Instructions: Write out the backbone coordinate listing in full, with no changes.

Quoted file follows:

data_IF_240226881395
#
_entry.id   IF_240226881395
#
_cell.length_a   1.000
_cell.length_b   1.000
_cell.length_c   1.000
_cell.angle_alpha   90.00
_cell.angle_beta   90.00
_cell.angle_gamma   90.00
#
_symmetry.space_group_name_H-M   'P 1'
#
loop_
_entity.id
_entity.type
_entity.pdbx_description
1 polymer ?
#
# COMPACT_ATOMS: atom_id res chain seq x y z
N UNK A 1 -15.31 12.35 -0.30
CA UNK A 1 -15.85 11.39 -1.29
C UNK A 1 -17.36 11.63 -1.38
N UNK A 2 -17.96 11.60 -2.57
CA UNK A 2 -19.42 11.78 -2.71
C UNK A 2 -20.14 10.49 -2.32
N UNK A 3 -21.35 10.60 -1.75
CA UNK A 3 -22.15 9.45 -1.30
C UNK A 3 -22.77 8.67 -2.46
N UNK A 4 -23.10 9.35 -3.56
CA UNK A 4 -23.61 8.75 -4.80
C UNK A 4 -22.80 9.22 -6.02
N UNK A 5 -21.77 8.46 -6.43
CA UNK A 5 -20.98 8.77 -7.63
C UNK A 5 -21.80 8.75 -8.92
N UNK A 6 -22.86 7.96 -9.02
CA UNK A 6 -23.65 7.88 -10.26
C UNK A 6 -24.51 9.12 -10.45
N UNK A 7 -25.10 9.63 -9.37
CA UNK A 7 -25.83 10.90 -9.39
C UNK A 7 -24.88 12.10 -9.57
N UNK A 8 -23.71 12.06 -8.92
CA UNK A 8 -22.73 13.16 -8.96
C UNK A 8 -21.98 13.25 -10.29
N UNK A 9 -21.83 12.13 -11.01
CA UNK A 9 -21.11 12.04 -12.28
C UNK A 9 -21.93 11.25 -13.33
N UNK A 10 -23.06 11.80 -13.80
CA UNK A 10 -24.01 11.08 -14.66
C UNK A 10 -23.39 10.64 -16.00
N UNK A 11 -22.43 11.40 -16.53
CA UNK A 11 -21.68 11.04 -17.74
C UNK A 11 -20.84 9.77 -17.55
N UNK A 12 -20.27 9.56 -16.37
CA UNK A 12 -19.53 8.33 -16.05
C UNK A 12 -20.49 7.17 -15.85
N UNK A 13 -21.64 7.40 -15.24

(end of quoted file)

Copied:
data_IF_240226881395
#
_entry.id   IF_240226881395
#
_cell.length_a   1.000
_cell.length_b   1.000
_cell.length_c   1.000
_cell.angle_alpha   90.00
_cell.angle_beta   90.00
_cell.angle_gamma   90.00
#
_symmetry.space_group_name_H-M   'P 1'
#
loop_
_entity.id
_entity.type
_entity.pdbx_description
1 polymer ?
#
# COMPACT_ATOMS: atom_id res chain seq x y z
N UNK A 1 -15.31 12.35 -0.30
CA UNK A 1 -15.85 11.39 -1.29
C UNK A 1 -17.36 11.63 -1.38
N UNK A 2 -17.96 11.60 -2.57
CA UNK A 2 -19.42 11.78 -2.71
C UNK A 2 -20.14 10.49 -2.32
N UNK A 3 -21.35 10.60 -1.75
CA UNK A 3 -22.15 9.45 -1.30
C UNK A 3 -22.77 8.67 -2.46
N UNK A 4 -23.10 9.35 -3.56
CA UNK A 4 -23.61 8.75 -4.80
C UNK A 4 -22.80 9.22 -6.02
N UNK A 5 -21.77 8.46 -6.43
CA UNK A 5 -20.98 8.77 -7.63
C UNK A 5 -21.80 8.75 -8.92
N UNK A 6 -22.86 7.96 -9.02
CA UNK A 6 -23.65 7.88 -10.26
C UNK A 6 -24.51 9.12 -10.45
N UNK A 7 -25.10 9.63 -9.37
CA UNK A 7 -25.83 10.90 -9.39
C UNK A 7 -24.88 12.10 -9.57
N UNK A 8 -23.71 12.06 -8.92
CA UNK A 8 -22.73 13.16 -8.96
C UNK A 8 -21.98 13.25 -10.29
N UNK A 9 -21.83 12.13 -11.01
CA UNK A 9 -21.11 12.04 -12.28
C UNK A 9 -21.93 11.25 -13.33
N UNK A 10 -23.06 11.80 -13.80
CA UNK A 10 -24.01 11.08 -14.66
C UNK A 10 -23.39 10.64 -16.00
N UNK A 11 -22.43 11.40 -16.53
CA UNK A 11 -21.68 11.04 -17.74
C UNK A 11 -20.84 9.77 -17.55
N UNK A 12 -20.27 9.56 -16.37
CA UNK A 12 -19.53 8.33 -16.05
C UNK A 12 -20.49 7.17 -15.85
N UNK A 13 -21.64 7.40 -15.24